From: Don G (dongryphon_at_[hidden])
Date: 2005-03-12 14:30:43
I agree completely. It's nice to have a common/portable framework,
but it is unrealistic to assume that the framework will be sufficient
for all use cases. This is true going both directions though.
I'll pick on files because they are easy<g>. There are FILE*,
iostreams, int fd, etc.. There is a bidirectional relationship
between FILE* and int (via fileno/fdopen), but no connection between
those int's and whatever native type is used (ex: HANDLE in Windows).
Visual C++ has undocumented methods to create a suitable int from a
HANDLE, which allows one to pass any native flags or what-not when
opening the HANDLE and still use the rest of the standard library.
To be truly useful, a portability library must provide some means to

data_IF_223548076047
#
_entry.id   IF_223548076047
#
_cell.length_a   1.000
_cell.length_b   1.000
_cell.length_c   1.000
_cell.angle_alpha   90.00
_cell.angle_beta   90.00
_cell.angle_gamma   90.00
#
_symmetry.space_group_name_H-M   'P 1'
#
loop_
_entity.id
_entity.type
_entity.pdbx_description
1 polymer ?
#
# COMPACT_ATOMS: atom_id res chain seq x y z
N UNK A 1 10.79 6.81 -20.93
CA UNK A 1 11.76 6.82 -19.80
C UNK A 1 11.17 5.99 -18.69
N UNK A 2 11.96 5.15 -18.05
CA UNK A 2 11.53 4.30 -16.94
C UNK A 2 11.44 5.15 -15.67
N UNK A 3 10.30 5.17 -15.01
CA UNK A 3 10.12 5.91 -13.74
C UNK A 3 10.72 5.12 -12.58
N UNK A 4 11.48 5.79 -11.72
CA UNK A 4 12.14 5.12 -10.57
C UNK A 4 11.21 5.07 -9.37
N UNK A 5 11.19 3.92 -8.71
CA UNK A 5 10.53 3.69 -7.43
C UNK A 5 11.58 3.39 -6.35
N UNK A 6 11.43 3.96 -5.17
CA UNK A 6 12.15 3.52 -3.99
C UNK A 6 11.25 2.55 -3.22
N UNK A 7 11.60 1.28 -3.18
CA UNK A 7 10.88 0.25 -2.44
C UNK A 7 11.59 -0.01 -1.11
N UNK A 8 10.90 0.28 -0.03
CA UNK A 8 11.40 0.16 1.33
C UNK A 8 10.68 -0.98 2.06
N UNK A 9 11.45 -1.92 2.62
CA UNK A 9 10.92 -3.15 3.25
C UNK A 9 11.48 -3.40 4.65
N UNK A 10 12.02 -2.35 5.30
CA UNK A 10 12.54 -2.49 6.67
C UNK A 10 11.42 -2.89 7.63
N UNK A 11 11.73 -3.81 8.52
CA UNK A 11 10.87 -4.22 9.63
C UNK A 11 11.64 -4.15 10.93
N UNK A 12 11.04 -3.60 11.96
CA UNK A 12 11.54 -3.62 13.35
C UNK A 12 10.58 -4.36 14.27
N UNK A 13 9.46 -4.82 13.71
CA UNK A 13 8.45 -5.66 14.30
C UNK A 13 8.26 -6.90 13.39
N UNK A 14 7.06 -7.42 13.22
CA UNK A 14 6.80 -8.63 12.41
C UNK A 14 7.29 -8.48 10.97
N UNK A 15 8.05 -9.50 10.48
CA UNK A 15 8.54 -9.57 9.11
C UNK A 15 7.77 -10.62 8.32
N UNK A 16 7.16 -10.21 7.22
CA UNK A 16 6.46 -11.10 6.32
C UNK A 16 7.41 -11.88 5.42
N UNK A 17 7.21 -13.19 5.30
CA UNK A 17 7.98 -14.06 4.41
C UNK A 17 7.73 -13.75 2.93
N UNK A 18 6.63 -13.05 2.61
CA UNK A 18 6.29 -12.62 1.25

connect to the native system and do so bidirectionally where
possible. In my own code, I provide get_native() methods to get the
native artifact and document the semantics as non-portable. I also
provide a way to create classes given already created native
"objects" (where appropriate).
This kind of support differentiates libraries that have aesthetic
appeal from those that work in the real world (IMHO).
<digress>This has been a bone of contention I have with the C/C++
standard bodies. Given the computing environment today, there should
at least be a Windows and *nix annex that describe non-portable, but
yet standard bindings, much like CORBA does with languages. Any other
environments that wanted to define their own annex should also do so.
But, I've been around long enough to know the chances of this
actually happening.. :( </digress>
--- David Abrahams <dave_at_[hidden]> wrote:
> You have to understand, the Boost.Threads specification was
> designed to become a standard, and as such it didn't include
> anything nonportable. That said, there's no reason we shouldn't
> expose the low-level thread IDs and document them in a special
> section on platform specifics.
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